The main sources of information on national affairs were the radio (69%), television (mainly Fiji One, 36%), newspapers (read daily, 37%), neighbours and friends (35%), village meetings (16%) and all others under 4%. It is likely that while many people used more than one formal source of information, many others did not use any on a regular basis, relying instead on what on what friends and neighbours said, and what was raised at village meetings. (See also below 'Interest in national affairs'.) Few reported local or district officials or community leaders as sources of information, and the questionnaire did not ask about church or church meetings. Nor, unfortunately, do we know what radio and television programmes were followed or how these may have influenced their opinions.

My feeling is that if Government and civil society organizations wish to get their messages across to rural iTaukei, they should follow up on this information by finding out what villagers most watch, most like and are most influenced by.

The full exercise of citizenship involves citizens feeling free to take their ideas and complaints to appropriate authorities. This is rarely the case in Fiji where the common people are typically followers and not participants, even at village level. CCF comments on 'a culture of silence' evident in most rural communities which it thought accounted for the small proportion of people discussing their views or taking their problems to leaders (although they were gratified that their participants were more active in this regard). Over half of those interviewed had never approached a leader and a further one-third only occasionally.

Of the iTaukei population that had, most approaches were to a religious leader (23 %) and a village headman (33%). Less than ten percent had contacted a local, district or national government official even on issues that involved social welfare, employment, education and housing. Many of the respondents said they approached church or village leaders because of their “status and links to other professionals.” They were also more accessible. This not unexpected finding confirms the critical role played by these local leaders, and their likely influence, as suppliers and conduits of services, in the shaping of villagers' views on national affairs, In others words, many radio and television stories are likely to be filtered through local leaders, and the opinions of ones relations and neighbours. One survey question asked whether people agreed with the statement, “A good citizen should follow the requests of leaders without question.” Ninety percent of iTaukei said Yes, but only 42% of Indo-Fijians.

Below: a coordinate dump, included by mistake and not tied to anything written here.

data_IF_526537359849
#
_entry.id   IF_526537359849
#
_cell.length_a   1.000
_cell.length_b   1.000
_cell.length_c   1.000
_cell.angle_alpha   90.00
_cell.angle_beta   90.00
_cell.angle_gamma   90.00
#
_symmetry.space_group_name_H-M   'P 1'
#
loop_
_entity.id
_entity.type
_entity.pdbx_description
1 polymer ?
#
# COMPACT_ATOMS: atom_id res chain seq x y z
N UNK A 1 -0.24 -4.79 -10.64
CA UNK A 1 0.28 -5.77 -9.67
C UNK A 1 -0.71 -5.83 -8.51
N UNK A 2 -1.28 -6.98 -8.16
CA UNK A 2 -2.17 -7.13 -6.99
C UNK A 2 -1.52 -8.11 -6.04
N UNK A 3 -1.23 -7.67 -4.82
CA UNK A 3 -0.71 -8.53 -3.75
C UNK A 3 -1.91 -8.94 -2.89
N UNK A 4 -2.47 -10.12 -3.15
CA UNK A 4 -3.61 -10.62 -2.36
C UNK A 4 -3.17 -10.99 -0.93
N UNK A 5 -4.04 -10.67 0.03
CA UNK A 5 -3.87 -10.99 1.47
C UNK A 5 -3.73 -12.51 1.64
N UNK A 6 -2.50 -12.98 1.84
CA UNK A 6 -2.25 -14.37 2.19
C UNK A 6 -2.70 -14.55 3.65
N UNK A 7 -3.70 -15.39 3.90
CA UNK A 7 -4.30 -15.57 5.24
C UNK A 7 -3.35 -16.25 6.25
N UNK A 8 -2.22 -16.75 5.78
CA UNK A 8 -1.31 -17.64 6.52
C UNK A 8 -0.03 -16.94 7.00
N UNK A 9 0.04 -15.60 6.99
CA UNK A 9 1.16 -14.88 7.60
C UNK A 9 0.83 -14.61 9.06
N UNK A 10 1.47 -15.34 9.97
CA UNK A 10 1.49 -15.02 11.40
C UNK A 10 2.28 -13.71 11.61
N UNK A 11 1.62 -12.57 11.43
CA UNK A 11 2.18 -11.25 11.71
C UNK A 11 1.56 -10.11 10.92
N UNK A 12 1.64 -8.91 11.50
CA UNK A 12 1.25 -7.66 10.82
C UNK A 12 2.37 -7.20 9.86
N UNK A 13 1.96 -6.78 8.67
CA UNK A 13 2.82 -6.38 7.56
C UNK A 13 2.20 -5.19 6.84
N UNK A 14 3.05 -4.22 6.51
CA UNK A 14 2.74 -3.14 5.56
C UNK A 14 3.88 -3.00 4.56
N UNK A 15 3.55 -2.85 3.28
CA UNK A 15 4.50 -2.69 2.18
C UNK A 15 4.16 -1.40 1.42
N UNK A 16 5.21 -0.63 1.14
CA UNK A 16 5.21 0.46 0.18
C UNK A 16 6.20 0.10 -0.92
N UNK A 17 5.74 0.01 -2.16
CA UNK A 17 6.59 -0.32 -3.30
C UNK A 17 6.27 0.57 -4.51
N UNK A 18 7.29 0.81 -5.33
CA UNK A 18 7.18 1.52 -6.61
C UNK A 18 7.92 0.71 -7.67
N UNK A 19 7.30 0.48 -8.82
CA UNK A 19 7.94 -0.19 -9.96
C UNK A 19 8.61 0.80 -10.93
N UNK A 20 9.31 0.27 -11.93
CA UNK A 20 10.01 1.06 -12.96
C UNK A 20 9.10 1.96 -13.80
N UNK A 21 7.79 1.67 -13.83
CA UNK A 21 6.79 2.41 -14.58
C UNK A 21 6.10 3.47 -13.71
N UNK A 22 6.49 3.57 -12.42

There is some evidence that the CCF workshops have helped people to better understand and form their own judgment on national issues, but the sheer weight of tradition and current local community influences far offset the work of the CCF and official news from the media.